Screenwriting can be a time-consuming and creatively exhausting process. When writers have trouble getting motivated or can’t get over their writer’s block, it is helpful to have fellow screenwriters to whom you can turn; you know, people who have experienced the same demands of the creative process. At, New York-based scribes will find a group of fellow writers who are eager to share their experiences (and their work) and learn more about their craft.

MovieMaker spoke to NYCscreenwriter’s founder Steven Arvanites about how his organization came into being and how it provides screenwriters with a sense of community.

Samantha Husik (MM): Why did you start Why do you think it is important for screenwriters to build a community?

Steven Arvanites (SA): In 2009 I Googled “New York City screenwriting” and came up with zilch. As a New York-based screenwriter, I desperately wanted to belong to a dedicated community of writers. But there was no community. Of course I could have moved to L.A., where there are thousands of screenwriter coffee shop klatches. But as a native New Yorker and die-hard Yankees fan, I was determined to remain in the Big Apple.

Knowing there must be dozens of New York-based screenwriters searching for the same thing, I founded Screenwriting is ultimately a solitary and sometimes lonely exercise; it’s just you and Final Draft. So my goal was to start a community where screenwriters can network and learn from each other in order to develop their own writing.

MM: The members of your community range from accomplished screenwriters (like yourself) to first-time writers. Why should professional writers participate? Why should new writers participate? How can non-members join?

SA: Whether you’ve been nominated for an Oscar or you’re typing “FADE IN” for the first time, it’s never easy to put your ideas on the page. Being part of a community will provide you with a support system and the motivation you need to complete your screenplays.

No matter how advanced the writer, it’s essential to keep learning and growing. Our monthly screenwriting workshops are just as beneficial to professional writers as they are to new writers. In addition to learning more about the craft, amateur writers can profit from the wisdom of accomplished writers who have already gone through the ups and downs of the process and the industry.

Membership is free and open to all. You simply have to go to and fill out the short form. Your information is never sold and is 100 percent confidential. Guaranteed.

MM: What resources can writers find on your site? Do you hold workshops/panels/courses? Are there any other community events on the horizon?

SA: If you go to there is a plethora of information (I love the word plethora!) for writers. There you can find legal advice, downloadable feature scripts and a multimedia page which chronicles NYCscreenwriter’s participation in several film festivals. We’ve recently added a “podcasts” page where you can purchase podcasts hosted by professional writers on topics like “writing second drafts.” Also, on the event page you’ll find info on our monthly workshops. These workshops are terrific as they feature speakers from Columbia professors to industry professionals, and cover topics from “how to get a producer to read your script” to “creating unforgettable dialogue.” And if your script needs some TLC, you can visit the “Script Consulting” page of the Website to learn how to engage me as a script analyst.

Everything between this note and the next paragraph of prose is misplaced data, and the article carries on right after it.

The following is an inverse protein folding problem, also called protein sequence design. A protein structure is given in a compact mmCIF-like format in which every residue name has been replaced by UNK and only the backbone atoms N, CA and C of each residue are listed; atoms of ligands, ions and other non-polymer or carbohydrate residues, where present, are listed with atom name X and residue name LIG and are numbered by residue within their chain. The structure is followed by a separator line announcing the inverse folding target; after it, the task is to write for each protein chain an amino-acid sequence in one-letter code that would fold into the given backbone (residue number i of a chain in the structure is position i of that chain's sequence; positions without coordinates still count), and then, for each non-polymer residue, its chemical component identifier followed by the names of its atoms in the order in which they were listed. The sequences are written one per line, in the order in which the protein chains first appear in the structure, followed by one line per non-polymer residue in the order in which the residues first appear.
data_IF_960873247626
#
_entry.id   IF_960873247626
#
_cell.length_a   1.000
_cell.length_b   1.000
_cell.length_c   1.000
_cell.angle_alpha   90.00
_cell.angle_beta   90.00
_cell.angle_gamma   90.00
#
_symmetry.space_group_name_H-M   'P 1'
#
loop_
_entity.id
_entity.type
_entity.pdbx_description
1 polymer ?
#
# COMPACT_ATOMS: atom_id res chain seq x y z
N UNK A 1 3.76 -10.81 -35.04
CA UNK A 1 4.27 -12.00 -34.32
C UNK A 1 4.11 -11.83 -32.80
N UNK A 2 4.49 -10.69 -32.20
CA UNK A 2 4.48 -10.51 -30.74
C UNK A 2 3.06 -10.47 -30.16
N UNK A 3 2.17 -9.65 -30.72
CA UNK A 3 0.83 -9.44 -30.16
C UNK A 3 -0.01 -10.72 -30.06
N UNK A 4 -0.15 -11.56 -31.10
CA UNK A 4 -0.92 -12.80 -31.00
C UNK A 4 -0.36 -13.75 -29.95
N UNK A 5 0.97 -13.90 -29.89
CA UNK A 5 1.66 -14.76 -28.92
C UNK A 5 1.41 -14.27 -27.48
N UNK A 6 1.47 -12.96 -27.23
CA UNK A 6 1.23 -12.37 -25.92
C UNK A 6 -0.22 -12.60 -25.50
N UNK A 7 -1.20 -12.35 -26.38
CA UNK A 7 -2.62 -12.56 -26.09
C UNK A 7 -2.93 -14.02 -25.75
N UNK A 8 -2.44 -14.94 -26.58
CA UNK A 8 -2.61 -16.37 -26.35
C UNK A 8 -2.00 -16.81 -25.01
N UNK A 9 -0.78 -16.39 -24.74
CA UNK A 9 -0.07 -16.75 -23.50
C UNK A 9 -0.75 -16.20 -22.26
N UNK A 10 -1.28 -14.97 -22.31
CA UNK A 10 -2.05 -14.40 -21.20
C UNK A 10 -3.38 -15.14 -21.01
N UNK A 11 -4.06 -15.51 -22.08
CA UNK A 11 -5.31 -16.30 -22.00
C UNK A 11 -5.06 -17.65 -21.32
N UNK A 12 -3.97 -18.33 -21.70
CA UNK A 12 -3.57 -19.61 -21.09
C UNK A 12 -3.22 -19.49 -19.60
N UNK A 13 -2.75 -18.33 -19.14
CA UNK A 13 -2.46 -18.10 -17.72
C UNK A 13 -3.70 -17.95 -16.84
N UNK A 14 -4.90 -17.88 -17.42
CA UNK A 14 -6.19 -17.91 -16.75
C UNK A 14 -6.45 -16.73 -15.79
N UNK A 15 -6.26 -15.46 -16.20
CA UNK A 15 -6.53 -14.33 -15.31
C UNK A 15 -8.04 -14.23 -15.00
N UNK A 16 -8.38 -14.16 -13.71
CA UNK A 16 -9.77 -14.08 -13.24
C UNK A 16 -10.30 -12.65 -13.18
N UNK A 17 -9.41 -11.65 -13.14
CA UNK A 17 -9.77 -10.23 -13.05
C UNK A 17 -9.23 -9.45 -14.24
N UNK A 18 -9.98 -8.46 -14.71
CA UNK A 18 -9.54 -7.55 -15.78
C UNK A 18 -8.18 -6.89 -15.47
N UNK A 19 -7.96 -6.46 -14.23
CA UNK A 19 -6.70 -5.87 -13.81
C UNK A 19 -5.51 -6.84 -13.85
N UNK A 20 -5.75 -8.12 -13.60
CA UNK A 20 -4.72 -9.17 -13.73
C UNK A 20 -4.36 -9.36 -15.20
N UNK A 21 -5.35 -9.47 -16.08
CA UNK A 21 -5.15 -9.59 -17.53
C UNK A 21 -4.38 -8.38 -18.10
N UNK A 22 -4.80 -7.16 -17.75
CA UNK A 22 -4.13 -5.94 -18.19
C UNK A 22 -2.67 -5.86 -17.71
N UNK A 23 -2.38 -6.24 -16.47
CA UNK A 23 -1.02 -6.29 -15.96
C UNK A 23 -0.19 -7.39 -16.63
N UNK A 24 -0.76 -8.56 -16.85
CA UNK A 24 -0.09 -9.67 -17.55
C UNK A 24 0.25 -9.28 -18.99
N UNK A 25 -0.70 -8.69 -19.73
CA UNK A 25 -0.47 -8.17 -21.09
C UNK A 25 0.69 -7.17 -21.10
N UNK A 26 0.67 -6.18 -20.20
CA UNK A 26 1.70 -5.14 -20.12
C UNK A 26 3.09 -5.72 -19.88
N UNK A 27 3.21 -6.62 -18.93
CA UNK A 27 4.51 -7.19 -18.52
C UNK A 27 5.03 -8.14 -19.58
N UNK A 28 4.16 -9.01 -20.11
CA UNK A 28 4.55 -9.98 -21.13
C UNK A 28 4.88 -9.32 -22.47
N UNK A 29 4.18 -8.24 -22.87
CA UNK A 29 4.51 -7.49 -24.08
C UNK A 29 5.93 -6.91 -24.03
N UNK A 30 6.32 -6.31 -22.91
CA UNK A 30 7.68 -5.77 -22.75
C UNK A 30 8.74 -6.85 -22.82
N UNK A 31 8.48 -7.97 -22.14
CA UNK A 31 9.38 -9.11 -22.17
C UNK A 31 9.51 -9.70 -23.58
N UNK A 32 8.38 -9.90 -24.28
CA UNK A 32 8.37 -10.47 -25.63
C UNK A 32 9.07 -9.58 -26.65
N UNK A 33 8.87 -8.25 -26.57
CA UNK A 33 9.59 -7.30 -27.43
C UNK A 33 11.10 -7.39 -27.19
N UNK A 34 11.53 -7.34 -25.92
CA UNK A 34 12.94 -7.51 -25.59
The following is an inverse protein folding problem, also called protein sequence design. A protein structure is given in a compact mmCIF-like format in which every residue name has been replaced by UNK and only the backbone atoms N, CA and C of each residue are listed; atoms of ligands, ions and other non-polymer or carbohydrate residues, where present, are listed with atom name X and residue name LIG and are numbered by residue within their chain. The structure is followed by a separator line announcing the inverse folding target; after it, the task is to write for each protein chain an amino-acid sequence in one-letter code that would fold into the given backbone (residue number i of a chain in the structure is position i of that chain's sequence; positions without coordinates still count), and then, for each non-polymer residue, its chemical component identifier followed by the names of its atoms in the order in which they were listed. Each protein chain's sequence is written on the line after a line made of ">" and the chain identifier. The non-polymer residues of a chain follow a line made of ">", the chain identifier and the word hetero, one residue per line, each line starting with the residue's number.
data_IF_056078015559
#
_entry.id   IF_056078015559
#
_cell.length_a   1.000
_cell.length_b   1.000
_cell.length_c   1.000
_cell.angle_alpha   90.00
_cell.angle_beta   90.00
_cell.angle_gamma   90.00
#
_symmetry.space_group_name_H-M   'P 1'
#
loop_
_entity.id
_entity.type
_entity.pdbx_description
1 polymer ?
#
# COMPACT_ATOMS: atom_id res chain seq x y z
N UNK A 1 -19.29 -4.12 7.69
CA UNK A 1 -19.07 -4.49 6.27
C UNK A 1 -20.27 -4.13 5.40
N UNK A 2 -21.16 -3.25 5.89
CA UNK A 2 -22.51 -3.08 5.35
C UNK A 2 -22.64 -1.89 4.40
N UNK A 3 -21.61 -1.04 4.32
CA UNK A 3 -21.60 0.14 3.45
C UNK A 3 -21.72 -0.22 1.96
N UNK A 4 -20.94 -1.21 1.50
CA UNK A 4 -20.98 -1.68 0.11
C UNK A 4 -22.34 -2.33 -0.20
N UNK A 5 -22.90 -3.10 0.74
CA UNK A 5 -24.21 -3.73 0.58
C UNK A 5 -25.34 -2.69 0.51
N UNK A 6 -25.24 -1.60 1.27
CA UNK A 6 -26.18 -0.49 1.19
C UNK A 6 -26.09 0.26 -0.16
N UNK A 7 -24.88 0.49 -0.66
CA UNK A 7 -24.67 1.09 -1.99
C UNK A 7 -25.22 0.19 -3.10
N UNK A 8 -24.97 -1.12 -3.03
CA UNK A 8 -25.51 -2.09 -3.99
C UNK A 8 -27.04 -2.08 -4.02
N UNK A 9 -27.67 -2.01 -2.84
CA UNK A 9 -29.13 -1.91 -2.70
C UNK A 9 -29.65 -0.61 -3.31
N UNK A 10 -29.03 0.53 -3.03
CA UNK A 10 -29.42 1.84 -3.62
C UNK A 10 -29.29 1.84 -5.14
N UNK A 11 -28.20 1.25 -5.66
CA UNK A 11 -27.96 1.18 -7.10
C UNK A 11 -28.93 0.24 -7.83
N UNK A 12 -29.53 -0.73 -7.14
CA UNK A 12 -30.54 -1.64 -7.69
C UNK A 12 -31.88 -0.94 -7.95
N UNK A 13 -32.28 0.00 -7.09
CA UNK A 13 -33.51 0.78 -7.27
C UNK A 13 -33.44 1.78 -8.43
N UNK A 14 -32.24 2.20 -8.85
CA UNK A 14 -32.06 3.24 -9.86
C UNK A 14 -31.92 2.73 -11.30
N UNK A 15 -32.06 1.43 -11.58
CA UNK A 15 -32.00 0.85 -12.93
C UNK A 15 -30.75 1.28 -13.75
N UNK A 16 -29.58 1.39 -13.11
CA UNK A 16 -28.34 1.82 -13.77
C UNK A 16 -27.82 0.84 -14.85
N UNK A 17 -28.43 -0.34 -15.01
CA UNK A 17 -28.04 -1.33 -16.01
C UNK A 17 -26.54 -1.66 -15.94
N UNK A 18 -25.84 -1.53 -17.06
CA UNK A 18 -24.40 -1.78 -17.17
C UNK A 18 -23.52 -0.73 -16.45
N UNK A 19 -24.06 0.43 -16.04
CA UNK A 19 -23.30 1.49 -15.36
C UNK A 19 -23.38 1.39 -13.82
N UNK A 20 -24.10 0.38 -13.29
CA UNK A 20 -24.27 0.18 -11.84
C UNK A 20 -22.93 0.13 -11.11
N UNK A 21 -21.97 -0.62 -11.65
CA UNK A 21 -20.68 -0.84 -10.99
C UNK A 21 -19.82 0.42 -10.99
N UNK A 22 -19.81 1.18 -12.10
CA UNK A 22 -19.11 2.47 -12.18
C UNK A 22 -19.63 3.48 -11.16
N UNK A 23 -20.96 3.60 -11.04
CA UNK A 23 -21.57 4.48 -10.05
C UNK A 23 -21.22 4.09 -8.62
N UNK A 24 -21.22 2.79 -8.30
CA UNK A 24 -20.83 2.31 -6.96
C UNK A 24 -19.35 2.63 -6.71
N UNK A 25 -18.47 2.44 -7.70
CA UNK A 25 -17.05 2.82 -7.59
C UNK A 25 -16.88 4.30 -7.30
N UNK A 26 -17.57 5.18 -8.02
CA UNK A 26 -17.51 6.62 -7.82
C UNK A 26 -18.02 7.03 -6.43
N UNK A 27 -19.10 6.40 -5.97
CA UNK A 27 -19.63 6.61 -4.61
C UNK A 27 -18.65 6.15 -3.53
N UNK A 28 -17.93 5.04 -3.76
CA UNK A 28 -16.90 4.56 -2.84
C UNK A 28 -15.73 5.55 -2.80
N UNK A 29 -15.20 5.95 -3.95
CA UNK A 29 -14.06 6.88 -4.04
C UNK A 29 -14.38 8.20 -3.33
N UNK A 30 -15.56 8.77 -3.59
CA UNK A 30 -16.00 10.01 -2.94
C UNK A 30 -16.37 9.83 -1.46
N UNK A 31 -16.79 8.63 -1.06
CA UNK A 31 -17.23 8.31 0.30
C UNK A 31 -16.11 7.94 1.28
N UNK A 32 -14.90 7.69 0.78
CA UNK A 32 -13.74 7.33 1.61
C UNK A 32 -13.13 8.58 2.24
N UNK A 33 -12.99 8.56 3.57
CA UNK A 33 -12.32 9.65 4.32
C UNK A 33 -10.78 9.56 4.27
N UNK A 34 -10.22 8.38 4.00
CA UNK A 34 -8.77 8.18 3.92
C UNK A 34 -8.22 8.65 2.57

I’m thrilled to announce’s largest event ever: NYCscreenwriter Pitchfest, which will take place this October. It is the first screenwriting event of its kind in New York City. For a nominal fee, participants get to meet and pitch to three top-level film executives. Think of it as speed dating for screenwriters. Learning your craft is essential, but making the right connections is paramount.

MM: As a screenwriting teacher, what’s the best piece of advice you offer your students on the how to get through the screenwriting process and how to break into the industry?

SA: Structure and high-stakes! If your story is not “cookin’ with gas” in the first 10 pages, the Hollywood gatekeepers are not going to read on. You must engage your readers in a page-turning story and have your characters sizzle from their first word of dialogue. When the stakes are raised and conflict is manifested, the story always sizzles. Do not be polite to your characters. Put them in jeopardy and make them uncomfortable no matter what the subject matter—whether saving the world from an alien invasion or telling their spouse they want a divorce. Either way the emotional stakes must be sky high! Only through this heightened state do they really engage a reader and subsequently a producer. And remember, keep writing!

MM: Any current or future projects in the works?

SA: I’m very lucky! My career is kicking into high gear. The Cartoon Network is actively developing my tween animated series. Animation is a whole new skill set and it’s really exciting. Also, I am co-producing and directing a script that I’ve written entitled Beaner Jumping. It chronicles the murder of an illegal immigrant in Long Island. It is based on true crime. It touches all bases: Immigration, bullying and hate crimes. I hope to be in production in spring 2012.